Exchange 2013 streamlined the connectivity between servers with the “every server is an island” design philosophy. The intent was to remove the strict version dependency hooks which existed in the previous versions of Exchange. For example, the Exchange 2007 HUB Store Driver can only communicate with the Exchange 2007 Mailbox role. Conversely, the Exchange 2010 HUB Store Driver can only communicate with the Exchange 2010 Mailbox role. This is due to the fact that RPC is used to communicate between the servers and is coded to only work with the relevant version. This is why you must maintain 2007 Hub and CAS servers as long as you have 2007 mailboxes. From a networking perspective layer 7 of the OSI model is talking to a different layer which is not something network folks expect to see!
The Client Access Server (CAS) role in Exchange 2013/2016 will proxy or redirect the incoming user’s connection to the correct place depending upon the topology of the environment and version of Exchange their mailbox is on. This leads to an interesting discussion point when it comes to managing the connections to down-level versions of Exchange.
Exchange 2010 Load Balancing
Initially the Exchange 2010 organization would have looked something like this from a networking perspective.
The client connections will traverse a load balancer, virtual or hardware based appliance, to get to the Exchange 2010 servers. The Exchange 2010 CAS namespaces are all pointing to one or more VIPs on the load balancer. The exact details will depend upon the load balancer type and required configuration. In the simple example here Mail.TailspinToys.ca is used for all HTTP protocols except for Autodiscover which has its own namespace of Autodiscover.TailspinToys.ca. A dedicated namespace is used for internal RPC Client Access traffic to the Exchange 2010 CAS Array, which is Outlook.TailspinToys.ca. This dedicated namespace is required to prevent the ambiguous URL issue which will block an Exchange upgrade project.
Exchange 2013 & 2016 Load Balancing
After following the Exchange Deployment Assistant guidance when migrating to Exchange 2013, the networking flow would be adjusted to something similar to the below. Note that the same will apply for Exchange 2016 also doing the down level proxy to Exchange 2010
The HTTP protocols have all been moved over to Exchange 2013. This means that Exchange 2013 is the client contact point for OWA, EAC, EAS, EWS, OAB and Autodiscover. Since there is no Outlook RPC endpoint in Exchange 2013, clients must connect to Exchange 2013 using Outlook Anywhere or MAPI/HTTP. For mailboxes still on Exchange 2010, CAS 2013 is unable to proxy RPC requests, since it does not listen for those requests and Outlook needs to connect to the existing RPC endpoint on Exchange 2010 CAS. This is why the Outlook.TailspinToys.ca namespace must remain and point to CAS 2010. Until the 2010 mailbox is migrated, the Outlook client will connect to CAS 2013 for HTTP requests and to CAS 2010 for RPC Client Access. The RPC Client Access is indicated by the purple line above.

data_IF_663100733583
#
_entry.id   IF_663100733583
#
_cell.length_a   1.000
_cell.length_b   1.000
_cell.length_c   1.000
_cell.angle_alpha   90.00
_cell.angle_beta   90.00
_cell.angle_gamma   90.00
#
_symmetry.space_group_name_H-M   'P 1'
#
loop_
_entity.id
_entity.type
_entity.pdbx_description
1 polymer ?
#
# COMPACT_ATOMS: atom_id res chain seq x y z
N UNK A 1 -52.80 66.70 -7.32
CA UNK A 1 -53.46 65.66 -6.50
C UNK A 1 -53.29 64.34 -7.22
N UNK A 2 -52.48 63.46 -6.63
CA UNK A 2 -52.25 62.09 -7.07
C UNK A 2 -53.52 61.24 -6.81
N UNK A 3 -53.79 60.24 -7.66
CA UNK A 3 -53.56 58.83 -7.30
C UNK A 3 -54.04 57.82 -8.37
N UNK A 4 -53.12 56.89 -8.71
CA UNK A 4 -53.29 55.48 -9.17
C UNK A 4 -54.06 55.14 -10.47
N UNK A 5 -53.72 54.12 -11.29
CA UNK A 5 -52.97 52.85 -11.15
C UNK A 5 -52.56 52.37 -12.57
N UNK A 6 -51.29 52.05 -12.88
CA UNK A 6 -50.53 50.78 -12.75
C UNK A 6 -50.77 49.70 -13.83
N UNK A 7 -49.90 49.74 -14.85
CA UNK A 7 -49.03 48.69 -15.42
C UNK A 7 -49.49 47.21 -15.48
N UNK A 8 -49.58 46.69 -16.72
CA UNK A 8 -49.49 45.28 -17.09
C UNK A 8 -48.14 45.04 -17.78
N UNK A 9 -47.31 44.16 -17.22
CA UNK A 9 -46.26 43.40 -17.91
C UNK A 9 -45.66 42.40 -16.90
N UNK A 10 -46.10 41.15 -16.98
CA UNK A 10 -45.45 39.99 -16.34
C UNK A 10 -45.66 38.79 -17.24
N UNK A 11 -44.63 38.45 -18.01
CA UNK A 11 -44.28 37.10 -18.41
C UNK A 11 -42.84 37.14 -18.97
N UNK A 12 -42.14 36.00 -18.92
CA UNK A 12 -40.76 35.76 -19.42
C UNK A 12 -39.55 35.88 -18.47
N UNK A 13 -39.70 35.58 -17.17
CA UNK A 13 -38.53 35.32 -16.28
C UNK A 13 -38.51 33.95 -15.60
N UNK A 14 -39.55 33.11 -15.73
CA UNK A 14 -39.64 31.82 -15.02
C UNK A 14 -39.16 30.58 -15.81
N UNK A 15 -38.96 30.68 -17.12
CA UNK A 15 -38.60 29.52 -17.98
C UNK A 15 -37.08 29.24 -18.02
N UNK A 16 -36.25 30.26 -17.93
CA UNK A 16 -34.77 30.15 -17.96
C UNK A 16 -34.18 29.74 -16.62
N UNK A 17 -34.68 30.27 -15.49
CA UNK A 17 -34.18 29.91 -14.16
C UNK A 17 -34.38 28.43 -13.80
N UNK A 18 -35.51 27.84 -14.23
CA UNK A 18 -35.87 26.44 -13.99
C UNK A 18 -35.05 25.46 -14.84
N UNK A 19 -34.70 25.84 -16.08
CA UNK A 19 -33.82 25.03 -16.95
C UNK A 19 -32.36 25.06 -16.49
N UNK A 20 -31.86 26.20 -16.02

Now that we have the background, to the question of how do we control access to the Exchange 2010 servers in this mixed environment.
Controlling Access to Exchange 2010 In A Mixed Environment
We can break this down into two main sections:
RPC Client Access
Proxied HTTP connections
RPC Client Access
For RPC Client access, we can control the connections to the Exchange 2010 CAS server in much the same was as before the Exchange 2013 upgrade. Namely this is done by marking servers up or down on the load balancer. Note that this is the required way to take an Exchange 2010 CAS server in and out or service. If an Exchange 2010 CAS server is restarted without first removing client connections you will most likely get authentication prompts in Outlook for users connected to that CAS.
Proxied HTTP connections
Exchange 2010 mailboxes will connect to Exchange 2013 CAS, which will then proxy to Exchange 2010 on behalf of the user. The target of these proxy requests is NOT the load balancer. The target is the Exchange 2010 server FQDN. One exception to this rule is the proxy target to Exchange 2007 EAS, that will use the internalURL of the server’s virtual directory.
Since the proxy target is the sever FQDN, the traffic is not using the load balancer. Thus servers are NOT removed from serving HTTP requests by marking them down on the load balancer (as we can with RPC Client Access). In order to ensure that the proxy target is functioning, Exchange 2013/2016 Managed Availability will test the health of Exchange 2010 servers and react accordingly. So if we want to tell Exchange 2016 that it should not use a particular Exchange 2010 server as a HTTP target, how do we do that?
We use an Exchange 2010 cmdlet.
Exchange 2010 SP3 is required when coexisting with Exchange 2013 or Exchange 2016. There are multiple reasons which include authentication changes made to Exchange 2010 SP3 OWA virtual directories and also the Exchange 2010 Set-ClientAccessServer cmdlet. This Exchange 2010 cmdlet was extended in SP3 to include the IsOutOfService parameter. Interestingly the parameter is set on Exchange 2010, but is ignored by Exchange 2010 and is only relevant for up level versions of Exchange.
The default setting is for the IsOutOfService flag to be $False which meas the Exchange 2010 server will accept the proxied traffic.
Get-ClientAccessServer Exch-2010 | Format-List Name, IsOutOfService
Set-ClientAccessServer Exch-2010 -IsOutOfService $True
Sample Exchange 2010 IIS Log
The below shows an excerpt from an Exchange 2010 server’s IIS log. You can see the entries here for the HttpPing.
One thing to note is that the expected behaviour is not that all entries will have a 200 HTTP success code. As long as 2013/2016 CAS receives a 200/300/400 response, that service is considered valid for traffic.
A 502, 503 or 504 error indicates a failure.